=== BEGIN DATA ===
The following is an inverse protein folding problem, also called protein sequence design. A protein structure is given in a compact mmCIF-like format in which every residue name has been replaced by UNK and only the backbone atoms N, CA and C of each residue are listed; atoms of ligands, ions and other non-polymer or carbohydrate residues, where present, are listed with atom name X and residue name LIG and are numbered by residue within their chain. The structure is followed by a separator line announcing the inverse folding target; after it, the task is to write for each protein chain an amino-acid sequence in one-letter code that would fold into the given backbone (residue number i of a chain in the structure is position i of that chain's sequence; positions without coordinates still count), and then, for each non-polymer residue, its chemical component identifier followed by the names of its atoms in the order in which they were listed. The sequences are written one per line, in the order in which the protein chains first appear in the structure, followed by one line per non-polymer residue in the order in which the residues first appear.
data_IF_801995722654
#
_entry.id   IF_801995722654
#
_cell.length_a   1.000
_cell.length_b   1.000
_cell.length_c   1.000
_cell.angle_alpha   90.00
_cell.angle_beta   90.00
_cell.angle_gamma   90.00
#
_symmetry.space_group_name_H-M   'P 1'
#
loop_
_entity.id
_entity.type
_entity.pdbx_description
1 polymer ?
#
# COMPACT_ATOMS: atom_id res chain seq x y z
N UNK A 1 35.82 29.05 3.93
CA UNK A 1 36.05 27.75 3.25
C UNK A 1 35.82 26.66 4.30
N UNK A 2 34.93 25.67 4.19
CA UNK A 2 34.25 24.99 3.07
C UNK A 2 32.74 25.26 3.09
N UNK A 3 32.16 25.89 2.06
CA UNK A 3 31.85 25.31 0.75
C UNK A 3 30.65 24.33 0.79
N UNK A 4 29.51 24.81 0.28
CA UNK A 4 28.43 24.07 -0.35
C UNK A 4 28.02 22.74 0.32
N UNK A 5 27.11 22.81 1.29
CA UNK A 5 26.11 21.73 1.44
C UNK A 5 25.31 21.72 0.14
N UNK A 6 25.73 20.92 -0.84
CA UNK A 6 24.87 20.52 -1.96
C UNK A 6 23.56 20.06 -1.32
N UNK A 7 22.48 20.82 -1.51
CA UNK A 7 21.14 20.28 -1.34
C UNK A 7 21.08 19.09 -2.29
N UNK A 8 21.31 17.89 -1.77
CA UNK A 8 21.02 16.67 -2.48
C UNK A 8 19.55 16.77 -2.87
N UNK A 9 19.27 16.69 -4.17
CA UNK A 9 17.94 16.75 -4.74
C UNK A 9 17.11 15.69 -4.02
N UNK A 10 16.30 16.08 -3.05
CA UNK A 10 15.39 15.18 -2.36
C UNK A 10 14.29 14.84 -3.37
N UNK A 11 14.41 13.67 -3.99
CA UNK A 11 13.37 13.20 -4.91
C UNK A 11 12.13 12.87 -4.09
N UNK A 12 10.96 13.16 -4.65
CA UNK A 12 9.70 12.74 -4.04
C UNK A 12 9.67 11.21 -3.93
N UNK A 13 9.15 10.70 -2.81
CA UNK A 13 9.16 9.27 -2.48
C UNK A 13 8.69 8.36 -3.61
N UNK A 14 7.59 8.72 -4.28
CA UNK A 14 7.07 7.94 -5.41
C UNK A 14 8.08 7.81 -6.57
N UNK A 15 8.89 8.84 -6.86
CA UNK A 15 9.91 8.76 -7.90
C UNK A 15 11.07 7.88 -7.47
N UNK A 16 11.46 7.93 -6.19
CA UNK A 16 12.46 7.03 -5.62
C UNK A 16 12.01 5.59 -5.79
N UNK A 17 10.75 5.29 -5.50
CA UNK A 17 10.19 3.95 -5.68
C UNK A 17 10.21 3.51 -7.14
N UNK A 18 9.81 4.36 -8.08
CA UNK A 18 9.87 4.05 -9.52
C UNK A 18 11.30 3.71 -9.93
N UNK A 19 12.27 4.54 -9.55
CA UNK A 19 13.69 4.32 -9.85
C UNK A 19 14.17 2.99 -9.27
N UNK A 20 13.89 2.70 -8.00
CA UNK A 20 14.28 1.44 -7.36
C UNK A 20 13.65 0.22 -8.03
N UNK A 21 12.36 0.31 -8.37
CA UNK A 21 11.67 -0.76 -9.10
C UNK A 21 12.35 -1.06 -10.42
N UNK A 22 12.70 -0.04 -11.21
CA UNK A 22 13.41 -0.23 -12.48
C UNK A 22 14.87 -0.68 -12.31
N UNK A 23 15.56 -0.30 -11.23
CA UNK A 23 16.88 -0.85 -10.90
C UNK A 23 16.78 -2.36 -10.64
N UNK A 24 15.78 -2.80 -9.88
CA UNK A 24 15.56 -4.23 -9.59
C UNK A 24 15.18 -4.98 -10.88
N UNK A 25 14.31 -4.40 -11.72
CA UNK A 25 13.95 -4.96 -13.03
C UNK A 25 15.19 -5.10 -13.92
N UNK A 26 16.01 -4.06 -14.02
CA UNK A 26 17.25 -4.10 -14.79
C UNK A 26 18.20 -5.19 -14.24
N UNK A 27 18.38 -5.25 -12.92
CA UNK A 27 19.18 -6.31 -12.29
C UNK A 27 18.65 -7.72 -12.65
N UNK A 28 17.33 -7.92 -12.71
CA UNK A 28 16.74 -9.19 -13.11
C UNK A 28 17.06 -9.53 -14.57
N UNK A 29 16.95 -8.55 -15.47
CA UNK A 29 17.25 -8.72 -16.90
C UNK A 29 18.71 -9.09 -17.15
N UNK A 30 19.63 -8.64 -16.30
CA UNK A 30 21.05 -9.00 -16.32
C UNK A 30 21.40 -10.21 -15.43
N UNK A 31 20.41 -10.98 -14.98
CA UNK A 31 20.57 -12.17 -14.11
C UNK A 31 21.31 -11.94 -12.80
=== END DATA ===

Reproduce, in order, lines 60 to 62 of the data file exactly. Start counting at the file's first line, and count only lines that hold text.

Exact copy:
C UNK A 13 8.69 8.36 -3.61
N UNK A 14 7.59 8.72 -4.28
CA UNK A 14 7.07 7.94 -5.41